“Sure, if given the resources, a magazine like Dissent or n+1 could drive subs up with expensive direct-mail campaigns – the type of campaigns that subsidize the circulation numbers at these and almost every other “big magazine”. But I wouldn’t do this just so that we could end up more like them. Little magazines, I think, have a unique place in American culture. From The Dial on, they have centred their energies on criticism. This is, I think, their most effective medium – this slow and hard boring of holes, of slowly pushing public discourse to the Left.”

From: Optimism of intellect

“Brecht and Benjamin’s high standards derived from their view that the formal radicalism of literary modernism was an unavoidable precondition of socially effective criticism – a view that also explains the ease with which they were able to connect with the artistic avant-garde. It was important to maintain the resulting tension. Any “scientific” founding of criticism had to respect the “technical standard” of literature and make it productive, even if this clashed with the taste-based criticisms of the middle classes. The crisis in the 1920s and ’30s seemed to serve Brecht and Benjamin perfectly in their aim of confronting the “bourgeois” camp with the progressive elements inherent in their own literature, driving these beyond themselves, so to speak. Benjamin later wrote: “The journal was meant to contribute to the propaganda of dialectical materialism by applying it to questions that the bourgeois intelligentsia is forced to acknowledge as those most particularly characteristic of itself.””

From: Utopian failing: “Krise und Kritik” and “Revue Internationale”

“During the Great Depression, c.1930, Walter Benjamin and Bertolt Brecht sat down together to discuss plans for a journal (other leading figures in the project were Herbert Ihering, Bernard von Brentano, Ernst Bloch, Siegfried Kracauer, Alfred Kurella and Georg Lukács). The literary historian Erdmut Wizisla has rescued the plans for this ambitious project from oblivion. Krise und Kritik, the magazine’s working title, makes clear that Benjamin and Brecht were setting out to broaden the concept of criticism by assigning it a crucial mediating role between aesthetic commitment and worldly engagement. The criticism in their magazine was not supposed to remain confined to literature and the theatre, but rather would embrace all areas of life. Wizisla summarized the editorial discussions as follows: “Criticism, as envisaged by the participants in the discussions, was drastic, effective and consequential, a criticism which […] [in Brecht’s words] […] would be perceived in such a way that ‘politics is its continuation by other means’.””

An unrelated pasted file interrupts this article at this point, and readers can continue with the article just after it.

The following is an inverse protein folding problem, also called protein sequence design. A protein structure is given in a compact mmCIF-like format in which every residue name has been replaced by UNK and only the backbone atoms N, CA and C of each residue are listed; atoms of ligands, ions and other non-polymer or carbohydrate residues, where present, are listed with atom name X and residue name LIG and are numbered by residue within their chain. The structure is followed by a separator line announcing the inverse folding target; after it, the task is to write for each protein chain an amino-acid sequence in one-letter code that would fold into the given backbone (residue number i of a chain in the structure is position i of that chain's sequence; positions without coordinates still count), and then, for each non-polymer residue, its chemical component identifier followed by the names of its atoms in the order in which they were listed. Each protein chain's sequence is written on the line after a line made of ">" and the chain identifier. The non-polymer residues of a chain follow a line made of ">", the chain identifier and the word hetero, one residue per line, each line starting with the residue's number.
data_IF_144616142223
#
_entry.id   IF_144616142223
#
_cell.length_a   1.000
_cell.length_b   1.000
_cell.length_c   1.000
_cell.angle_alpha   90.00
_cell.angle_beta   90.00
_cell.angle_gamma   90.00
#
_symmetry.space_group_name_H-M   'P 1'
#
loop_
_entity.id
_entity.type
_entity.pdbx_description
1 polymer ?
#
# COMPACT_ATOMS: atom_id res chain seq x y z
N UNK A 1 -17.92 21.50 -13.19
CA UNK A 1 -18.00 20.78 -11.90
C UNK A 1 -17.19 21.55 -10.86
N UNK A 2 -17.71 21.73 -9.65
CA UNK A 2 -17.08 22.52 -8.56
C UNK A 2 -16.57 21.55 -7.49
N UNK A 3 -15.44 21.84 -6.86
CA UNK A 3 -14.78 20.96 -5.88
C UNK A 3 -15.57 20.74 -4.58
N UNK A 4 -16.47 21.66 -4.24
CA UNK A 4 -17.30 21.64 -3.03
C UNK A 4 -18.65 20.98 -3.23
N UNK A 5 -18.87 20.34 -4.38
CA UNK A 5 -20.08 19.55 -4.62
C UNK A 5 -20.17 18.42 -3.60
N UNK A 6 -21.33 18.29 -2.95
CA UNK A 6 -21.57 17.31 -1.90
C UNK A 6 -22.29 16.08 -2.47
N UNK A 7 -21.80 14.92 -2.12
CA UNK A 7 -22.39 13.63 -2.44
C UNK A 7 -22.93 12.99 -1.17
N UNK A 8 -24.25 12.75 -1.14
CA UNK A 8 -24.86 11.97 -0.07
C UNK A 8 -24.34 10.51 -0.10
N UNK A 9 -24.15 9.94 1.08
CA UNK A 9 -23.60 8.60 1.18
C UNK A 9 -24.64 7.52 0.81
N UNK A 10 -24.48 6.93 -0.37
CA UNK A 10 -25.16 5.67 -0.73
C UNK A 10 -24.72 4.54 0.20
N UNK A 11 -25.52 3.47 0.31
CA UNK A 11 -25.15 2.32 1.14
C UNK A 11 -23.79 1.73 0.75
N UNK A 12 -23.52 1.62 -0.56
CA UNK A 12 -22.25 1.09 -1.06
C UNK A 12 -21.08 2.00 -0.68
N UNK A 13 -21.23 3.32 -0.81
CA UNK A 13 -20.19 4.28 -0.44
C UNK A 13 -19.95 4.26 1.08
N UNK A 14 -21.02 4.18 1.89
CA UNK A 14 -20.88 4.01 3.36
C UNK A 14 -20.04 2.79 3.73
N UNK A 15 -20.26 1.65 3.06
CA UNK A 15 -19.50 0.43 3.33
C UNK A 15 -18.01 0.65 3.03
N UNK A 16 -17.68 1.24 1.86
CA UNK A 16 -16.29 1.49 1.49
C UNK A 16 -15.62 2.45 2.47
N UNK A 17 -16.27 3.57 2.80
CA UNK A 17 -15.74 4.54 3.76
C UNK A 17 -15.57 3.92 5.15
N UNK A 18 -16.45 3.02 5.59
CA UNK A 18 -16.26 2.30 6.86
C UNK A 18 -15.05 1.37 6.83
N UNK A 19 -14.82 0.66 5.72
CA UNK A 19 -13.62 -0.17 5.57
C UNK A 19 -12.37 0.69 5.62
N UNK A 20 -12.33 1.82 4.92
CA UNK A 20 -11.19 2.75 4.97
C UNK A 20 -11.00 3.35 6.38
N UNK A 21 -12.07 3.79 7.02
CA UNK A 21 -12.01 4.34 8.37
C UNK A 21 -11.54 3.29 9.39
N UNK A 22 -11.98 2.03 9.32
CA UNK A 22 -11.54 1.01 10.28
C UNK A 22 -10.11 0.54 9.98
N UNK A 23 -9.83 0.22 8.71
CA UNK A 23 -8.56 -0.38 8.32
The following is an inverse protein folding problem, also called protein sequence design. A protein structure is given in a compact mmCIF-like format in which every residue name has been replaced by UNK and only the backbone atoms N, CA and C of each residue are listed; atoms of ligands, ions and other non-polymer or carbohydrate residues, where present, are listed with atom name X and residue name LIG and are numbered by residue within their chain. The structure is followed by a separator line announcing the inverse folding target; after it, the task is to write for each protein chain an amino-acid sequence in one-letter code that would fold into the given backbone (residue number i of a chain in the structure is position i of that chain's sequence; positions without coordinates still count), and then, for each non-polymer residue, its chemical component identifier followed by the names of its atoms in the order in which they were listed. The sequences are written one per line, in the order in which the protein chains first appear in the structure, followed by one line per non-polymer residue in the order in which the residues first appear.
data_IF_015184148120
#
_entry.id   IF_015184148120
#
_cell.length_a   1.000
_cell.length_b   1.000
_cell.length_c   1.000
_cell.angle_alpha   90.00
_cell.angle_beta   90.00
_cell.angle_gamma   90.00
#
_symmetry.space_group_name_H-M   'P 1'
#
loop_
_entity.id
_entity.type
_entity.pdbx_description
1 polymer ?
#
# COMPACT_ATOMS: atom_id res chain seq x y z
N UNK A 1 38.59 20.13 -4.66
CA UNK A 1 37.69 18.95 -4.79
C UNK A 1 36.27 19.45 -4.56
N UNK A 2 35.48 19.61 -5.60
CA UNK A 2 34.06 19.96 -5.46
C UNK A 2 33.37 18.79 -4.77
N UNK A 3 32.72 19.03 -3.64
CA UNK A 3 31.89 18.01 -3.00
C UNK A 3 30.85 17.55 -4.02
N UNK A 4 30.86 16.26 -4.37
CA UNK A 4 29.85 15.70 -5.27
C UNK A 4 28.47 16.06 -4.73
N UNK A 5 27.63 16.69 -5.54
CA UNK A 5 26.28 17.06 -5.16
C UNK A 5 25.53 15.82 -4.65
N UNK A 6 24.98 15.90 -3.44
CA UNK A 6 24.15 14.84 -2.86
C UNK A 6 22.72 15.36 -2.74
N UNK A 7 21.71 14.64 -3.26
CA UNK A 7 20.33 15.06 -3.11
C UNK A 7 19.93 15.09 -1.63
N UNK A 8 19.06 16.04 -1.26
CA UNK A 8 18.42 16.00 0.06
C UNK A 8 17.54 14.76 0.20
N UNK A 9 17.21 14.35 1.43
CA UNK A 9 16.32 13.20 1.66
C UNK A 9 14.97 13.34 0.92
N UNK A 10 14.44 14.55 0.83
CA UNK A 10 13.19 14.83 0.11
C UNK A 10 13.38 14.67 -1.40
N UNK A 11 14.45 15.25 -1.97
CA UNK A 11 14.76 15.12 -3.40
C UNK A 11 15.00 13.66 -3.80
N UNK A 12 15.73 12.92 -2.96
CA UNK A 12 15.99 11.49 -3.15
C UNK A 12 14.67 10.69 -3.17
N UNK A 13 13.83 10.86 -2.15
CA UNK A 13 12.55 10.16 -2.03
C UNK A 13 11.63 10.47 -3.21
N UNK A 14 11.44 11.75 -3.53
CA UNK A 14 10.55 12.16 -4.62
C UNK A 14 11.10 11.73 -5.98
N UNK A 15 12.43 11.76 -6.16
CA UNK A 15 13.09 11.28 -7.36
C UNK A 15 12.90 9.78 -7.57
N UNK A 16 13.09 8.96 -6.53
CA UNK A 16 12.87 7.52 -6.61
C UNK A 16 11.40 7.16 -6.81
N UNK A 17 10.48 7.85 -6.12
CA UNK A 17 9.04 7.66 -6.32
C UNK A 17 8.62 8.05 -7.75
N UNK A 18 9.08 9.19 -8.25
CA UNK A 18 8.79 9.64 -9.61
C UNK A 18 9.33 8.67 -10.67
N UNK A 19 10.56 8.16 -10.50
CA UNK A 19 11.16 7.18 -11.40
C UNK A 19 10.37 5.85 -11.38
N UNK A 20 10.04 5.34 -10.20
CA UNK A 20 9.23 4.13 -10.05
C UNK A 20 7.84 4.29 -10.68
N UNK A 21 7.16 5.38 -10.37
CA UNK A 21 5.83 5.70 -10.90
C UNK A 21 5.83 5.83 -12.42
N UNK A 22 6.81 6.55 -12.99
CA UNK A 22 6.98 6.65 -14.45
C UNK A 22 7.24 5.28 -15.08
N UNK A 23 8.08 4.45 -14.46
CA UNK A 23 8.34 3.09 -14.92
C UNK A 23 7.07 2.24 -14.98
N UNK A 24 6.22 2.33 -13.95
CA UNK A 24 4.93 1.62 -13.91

From: Utopian failing: “Krise und Kritik” and “Revue Internationale”

“An archaeology of the unpublished is thus posed with the task of unearthing the foundations of the established periodicals of our era. The first stratum contains the archived plans for the many journals that folded before their first issue; further below lies an almost incalculable number of ambitions that never made it as far as index cards in the archive, but were recorded at some point in footnotes, if that.”

From: Utopian failing: “Krise und Kritik” and “Revue Internationale”

“I wanted badly to call that out, as everyone else was calling out whatever hurt most, but he terrified me (one can hardly imagine the strength of Baraka’s public presence in those painfully inspired days), so I kept silent, went home, and, burning with a sense of urgency I couldn’t really account for, sat up half the night describing the entire event from the perspective of my one great insight; and discovering, as I wrote, what was to become my natural style. Using myself as a participating narrator, it was my instinct to set the story up as if writing a fiction (“The other night at the Vanguard … ”) in order to put my readers behind my eyes, have them experience the evening as I had experienced it, feel it viscerally as I had felt it (“I’ve paid my dues, LeRoi. You know I’ve paid my dues!”), then come away moved and instructed by the poignancy not of Art and Politics, but Life and Politics. Although I did not then know it, it was personal journalism that I had begun to practice.”

From: Notes of a Chronic Rereader